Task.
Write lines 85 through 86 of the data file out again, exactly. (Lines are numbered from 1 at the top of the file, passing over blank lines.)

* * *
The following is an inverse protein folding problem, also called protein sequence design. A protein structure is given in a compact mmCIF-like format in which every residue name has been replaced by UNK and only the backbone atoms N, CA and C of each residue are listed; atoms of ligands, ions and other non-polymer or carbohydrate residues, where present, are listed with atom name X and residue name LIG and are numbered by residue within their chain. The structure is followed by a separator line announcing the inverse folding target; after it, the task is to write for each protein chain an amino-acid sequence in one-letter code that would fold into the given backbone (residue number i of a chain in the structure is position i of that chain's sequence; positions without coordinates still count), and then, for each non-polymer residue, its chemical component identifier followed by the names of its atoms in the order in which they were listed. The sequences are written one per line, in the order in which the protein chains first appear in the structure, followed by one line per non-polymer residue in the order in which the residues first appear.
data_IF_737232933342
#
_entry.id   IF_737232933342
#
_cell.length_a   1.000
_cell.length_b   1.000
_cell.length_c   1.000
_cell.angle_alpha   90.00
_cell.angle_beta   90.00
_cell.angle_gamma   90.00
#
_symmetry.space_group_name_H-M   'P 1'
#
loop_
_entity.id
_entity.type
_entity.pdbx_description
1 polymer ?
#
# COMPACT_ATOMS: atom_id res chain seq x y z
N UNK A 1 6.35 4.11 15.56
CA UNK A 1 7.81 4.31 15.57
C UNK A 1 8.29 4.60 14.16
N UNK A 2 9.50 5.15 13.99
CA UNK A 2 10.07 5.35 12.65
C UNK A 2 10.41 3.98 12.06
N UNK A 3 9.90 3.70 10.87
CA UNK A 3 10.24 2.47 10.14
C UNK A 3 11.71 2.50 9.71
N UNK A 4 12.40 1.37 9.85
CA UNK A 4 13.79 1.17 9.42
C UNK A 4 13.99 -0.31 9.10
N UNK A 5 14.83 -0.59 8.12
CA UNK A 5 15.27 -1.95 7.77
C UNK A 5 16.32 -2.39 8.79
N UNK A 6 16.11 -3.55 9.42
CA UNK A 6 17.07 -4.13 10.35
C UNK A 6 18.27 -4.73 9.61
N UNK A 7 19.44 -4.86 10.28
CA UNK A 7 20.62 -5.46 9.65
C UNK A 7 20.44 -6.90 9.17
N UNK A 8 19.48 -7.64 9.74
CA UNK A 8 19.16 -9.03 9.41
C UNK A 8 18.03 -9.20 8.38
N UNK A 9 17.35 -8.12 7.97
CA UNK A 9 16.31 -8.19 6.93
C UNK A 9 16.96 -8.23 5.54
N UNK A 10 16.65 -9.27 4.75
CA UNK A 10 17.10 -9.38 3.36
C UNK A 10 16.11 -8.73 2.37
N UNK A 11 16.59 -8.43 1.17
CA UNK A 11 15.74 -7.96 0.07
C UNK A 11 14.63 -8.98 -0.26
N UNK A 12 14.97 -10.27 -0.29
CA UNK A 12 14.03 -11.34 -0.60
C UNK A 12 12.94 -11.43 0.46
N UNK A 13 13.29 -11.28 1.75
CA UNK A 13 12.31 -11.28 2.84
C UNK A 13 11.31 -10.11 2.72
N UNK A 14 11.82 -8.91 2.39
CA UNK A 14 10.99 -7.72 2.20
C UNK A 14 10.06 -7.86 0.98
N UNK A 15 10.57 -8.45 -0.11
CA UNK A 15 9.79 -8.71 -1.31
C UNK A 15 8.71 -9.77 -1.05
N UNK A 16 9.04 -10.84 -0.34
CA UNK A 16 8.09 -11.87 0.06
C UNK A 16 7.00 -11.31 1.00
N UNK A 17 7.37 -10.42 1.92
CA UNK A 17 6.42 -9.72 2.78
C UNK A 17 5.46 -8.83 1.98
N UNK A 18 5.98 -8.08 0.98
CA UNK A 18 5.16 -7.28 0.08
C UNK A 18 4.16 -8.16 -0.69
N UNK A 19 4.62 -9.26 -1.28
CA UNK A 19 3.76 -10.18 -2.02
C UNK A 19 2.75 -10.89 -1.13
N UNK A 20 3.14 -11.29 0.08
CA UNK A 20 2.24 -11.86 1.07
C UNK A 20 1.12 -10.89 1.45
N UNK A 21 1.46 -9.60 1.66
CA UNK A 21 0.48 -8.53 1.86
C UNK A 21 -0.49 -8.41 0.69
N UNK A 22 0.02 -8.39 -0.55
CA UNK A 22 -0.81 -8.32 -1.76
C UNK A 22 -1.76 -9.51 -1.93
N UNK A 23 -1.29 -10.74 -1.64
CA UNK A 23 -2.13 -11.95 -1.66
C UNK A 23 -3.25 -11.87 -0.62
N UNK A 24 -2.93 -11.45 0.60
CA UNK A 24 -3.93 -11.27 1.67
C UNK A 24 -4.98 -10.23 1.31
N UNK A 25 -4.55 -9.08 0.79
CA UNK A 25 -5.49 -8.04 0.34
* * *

N UNK A 22 0.02 -8.39 -0.55
CA UNK A 22 -0.81 -8.32 -1.76